Our universe is ruled by physics, and faster than light travel is not possible — until the discovery of The Flow, an extra-dimensional field we can access at certain points in space-time that transport us to other worlds, around other stars.
Humanity flows away from Earth, into space, and in time, the Flow access to Earth disappears, so humanity forgets their home world and creates a new empire, the Interdependency, whose ethos requires that no one human outpost can survive without the others. It’s a hedge against interstellar war — and a system of control for the rulers of the empire.
The Flow is eternal — but it is not static. Just as a river changes course, The Flow changes as well, cutting off worlds from the rest of humanity. When it’s discovered that The Flow is moving, possibly cutting off all human worlds from faster than light travel forever, three individuals — a scientist, a starship captain and the Empress of the Interdependency — are in a race against time to discover what, if anything, can be salvaged from an interstellar empire on the brink of collapse.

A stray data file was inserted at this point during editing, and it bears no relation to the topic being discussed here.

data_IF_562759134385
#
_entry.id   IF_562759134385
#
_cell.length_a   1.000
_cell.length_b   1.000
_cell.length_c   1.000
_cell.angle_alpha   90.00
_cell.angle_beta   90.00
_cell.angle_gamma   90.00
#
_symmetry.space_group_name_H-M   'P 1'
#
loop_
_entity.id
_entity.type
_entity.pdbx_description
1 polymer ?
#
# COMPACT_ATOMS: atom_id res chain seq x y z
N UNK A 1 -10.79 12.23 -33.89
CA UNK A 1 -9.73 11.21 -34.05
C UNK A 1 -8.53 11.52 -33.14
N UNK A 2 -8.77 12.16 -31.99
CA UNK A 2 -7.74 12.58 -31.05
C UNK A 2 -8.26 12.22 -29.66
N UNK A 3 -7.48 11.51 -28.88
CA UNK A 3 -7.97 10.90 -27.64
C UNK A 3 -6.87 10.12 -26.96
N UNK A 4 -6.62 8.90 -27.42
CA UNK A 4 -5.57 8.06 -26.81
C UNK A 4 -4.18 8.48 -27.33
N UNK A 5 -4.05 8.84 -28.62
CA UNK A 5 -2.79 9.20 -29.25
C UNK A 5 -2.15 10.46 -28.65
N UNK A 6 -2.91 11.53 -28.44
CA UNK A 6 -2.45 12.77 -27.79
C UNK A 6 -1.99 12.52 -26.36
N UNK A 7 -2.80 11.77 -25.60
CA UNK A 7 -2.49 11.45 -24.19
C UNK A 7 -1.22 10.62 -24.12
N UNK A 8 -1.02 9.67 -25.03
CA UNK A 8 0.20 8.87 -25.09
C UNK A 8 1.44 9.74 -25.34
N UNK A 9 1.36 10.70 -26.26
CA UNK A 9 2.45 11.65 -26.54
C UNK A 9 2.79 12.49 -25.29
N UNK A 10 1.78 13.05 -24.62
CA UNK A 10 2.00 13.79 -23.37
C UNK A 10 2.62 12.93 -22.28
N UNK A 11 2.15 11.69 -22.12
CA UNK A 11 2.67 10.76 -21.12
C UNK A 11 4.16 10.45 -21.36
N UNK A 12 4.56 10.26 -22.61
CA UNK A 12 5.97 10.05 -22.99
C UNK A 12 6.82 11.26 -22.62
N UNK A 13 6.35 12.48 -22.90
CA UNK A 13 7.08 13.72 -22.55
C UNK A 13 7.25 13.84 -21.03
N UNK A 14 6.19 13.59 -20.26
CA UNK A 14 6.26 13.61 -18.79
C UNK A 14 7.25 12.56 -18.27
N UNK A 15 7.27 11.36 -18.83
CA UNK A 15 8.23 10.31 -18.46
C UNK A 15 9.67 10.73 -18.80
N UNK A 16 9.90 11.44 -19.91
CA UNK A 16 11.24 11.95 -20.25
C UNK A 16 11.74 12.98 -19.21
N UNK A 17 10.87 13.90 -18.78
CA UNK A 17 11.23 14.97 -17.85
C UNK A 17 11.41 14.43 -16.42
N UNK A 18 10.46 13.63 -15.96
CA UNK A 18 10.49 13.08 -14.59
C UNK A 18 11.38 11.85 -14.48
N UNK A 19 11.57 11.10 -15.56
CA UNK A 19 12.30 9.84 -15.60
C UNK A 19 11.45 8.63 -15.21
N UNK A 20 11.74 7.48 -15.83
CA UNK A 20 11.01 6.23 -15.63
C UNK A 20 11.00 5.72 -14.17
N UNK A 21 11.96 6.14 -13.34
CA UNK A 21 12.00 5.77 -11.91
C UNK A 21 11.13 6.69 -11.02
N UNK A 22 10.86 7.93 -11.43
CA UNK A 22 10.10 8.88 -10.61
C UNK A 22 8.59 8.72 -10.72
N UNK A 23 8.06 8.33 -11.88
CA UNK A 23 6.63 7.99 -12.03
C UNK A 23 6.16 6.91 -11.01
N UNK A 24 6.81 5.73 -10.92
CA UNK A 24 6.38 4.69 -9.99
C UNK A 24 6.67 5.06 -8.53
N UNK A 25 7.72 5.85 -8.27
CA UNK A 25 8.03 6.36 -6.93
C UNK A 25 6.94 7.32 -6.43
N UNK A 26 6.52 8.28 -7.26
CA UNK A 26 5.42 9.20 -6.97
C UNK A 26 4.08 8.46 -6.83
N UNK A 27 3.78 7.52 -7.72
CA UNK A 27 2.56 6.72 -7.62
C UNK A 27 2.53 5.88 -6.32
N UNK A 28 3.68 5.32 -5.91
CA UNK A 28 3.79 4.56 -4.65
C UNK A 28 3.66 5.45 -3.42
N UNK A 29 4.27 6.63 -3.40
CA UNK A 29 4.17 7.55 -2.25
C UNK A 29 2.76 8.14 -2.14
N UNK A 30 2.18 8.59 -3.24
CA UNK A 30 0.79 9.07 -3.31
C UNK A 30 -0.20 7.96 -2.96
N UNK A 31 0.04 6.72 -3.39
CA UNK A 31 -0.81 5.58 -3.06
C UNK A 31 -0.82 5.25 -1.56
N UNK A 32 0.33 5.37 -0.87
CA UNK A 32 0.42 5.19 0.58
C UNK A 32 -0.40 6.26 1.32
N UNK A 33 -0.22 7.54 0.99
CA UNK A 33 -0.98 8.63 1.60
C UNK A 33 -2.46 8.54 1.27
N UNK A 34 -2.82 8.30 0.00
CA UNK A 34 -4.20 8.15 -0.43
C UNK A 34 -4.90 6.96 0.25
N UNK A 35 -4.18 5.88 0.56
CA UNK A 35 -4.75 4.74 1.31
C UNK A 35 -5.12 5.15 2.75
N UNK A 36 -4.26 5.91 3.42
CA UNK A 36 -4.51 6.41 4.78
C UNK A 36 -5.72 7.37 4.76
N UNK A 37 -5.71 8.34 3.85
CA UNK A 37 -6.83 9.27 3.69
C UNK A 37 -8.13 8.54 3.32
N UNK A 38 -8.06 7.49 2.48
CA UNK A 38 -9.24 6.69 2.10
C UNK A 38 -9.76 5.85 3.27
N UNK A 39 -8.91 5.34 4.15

The above is the official plot description. For once, I didn’t steal anything.
Scalzi is a very readable writer, and is the author of the Hugo Award-winning, and New York Times-bestselling Redshirts and Old Man’s War. Apparently this is the start of a new series, with two additional volumes. It is more of a political intrigue kind of story, rather than space opera, and frankly, I have lately read a fair number of political intrigue stories set in space, which smell suspiciously like political intrigue stories set on Earth, not to mention the political intrigue story we are currently living through, so I don’t think I will bother with the next two in this series, fun as it was to read.